Saturday, April 18, 2020

A Mirror! Aristocracy! The Theater!

Sometimes a project reveals information that, while not important or valuable, does at least liven up the day a bit.

When you need to work on an old frame or mirror, it is nice when you need to do a small repair without opening everything up. For bigger projects, you need to dismantle. This is primarily for ease of work (and minimizing risk too art or mirror plate. Sometimes you want to learn more, and need to look for clues inside.

This over-mantel mirror is in sorry condition. Probably English, 18th century, as soon as I saw it I knew the mirror was replaced (if the mirror was period). Mirrors of this type would not have a single panel of mirror plate; the custom was for three panels, usually with slightly beveled edges, and no wooden dividers between them. This is usually attributed to taxation on large panes of glass or mirror; probably just as likely to the logistics and expense of getting a single large piece. 

Arrival in my elegantly appointed workshop

 In any event, as soon as I lifted it I knew the glass was replaced, as this was heavy plate glass. While this type of glass is of good quality, it is not a good replacement for antique mirrors that were made for thinner, lighter glass. Often times the frames cannot support the weight, and hanging hardware pulls out of the old, dry wood and the mirror comes crashing down. This one had eye-hooks and wire spanning the frame; NOT the way you want to hang a mirror like this. A miracle it survived at all.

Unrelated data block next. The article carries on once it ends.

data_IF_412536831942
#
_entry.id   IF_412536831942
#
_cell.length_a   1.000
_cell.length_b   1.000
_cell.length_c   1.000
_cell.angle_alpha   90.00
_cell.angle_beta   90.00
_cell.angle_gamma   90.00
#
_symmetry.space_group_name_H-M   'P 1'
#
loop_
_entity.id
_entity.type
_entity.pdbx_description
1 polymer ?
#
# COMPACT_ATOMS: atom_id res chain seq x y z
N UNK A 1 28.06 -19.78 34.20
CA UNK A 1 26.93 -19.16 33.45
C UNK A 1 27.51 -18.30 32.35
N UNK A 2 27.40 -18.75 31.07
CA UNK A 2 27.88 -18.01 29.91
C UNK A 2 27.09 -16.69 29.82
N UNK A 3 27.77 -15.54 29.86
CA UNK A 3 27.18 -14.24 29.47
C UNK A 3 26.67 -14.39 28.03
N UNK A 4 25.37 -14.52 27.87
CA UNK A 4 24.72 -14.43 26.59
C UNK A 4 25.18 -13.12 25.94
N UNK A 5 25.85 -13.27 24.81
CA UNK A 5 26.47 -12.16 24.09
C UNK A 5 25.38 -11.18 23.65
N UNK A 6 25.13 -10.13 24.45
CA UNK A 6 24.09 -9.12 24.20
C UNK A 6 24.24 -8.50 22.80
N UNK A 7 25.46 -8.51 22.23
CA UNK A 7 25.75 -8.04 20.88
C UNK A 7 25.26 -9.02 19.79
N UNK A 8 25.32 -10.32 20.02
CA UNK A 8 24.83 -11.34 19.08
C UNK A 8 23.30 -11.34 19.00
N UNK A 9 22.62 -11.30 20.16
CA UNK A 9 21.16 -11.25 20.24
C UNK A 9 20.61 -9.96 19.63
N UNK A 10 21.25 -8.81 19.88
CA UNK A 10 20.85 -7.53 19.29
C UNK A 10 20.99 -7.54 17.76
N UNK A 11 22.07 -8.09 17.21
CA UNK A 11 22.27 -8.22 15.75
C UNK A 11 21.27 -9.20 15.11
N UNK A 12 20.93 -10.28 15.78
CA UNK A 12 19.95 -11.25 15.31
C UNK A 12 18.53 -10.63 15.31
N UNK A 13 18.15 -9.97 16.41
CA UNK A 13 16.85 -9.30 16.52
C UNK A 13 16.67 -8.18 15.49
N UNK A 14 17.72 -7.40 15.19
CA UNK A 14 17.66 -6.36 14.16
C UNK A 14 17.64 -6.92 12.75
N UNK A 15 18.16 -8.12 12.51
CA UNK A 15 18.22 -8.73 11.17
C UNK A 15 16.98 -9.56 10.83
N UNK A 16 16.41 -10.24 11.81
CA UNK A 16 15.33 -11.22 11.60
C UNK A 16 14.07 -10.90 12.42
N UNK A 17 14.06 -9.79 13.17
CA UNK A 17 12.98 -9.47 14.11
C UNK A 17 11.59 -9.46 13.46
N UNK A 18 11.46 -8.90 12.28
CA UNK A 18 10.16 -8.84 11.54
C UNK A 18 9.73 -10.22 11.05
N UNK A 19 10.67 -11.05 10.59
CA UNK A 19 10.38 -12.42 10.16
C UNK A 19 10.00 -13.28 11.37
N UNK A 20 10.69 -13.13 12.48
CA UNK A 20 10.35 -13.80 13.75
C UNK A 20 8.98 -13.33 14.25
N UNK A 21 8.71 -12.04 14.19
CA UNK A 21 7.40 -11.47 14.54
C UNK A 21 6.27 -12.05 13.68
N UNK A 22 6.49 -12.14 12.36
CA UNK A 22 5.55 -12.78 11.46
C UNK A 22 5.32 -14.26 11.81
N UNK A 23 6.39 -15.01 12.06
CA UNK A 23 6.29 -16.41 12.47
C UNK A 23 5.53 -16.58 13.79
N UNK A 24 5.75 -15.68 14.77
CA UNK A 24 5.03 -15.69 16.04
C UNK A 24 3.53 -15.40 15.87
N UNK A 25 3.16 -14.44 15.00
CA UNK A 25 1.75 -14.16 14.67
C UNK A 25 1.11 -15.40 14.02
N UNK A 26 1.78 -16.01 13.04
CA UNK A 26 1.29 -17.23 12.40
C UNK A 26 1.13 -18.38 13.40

First step was to remove the back panels. 

Museum accession label

Pasted on the backboard is a Cincinnati Art Museum accession label from 1945, showing source as the Marquise de Talleyrand.

The nails holding the panels were modern wire nails, as would be expected with replaced mirror plate. And, as was common with framers years back, cardboard was used between the mirror and dust panels.

Cardboard a sign that this mirror has been worked on since the 18th century

When I turned them over - a theatrical surprise! Someone had used theater posters. The Ruth Gordon poster was for a play from the 1944 season; the ballet was likely from 1950. So unless the workshop had a really old stash of stuff, this mirror plate was probably replaced in the early 1950s.

Maybe the workshop was in the theater district?

Will need to stabilize the gesso, and make any infills needed. The rails are not carved, then gessoed, but instead the gesso is built into a thick layer and then carved. Tedious work to be sure.

This is another one of my personal projects, so it will probably be pretty low on the priority list. Don't expect to see an update on the finished project any time soon, but at least now, without the glass it's a lot easier to lift into its storage slot.

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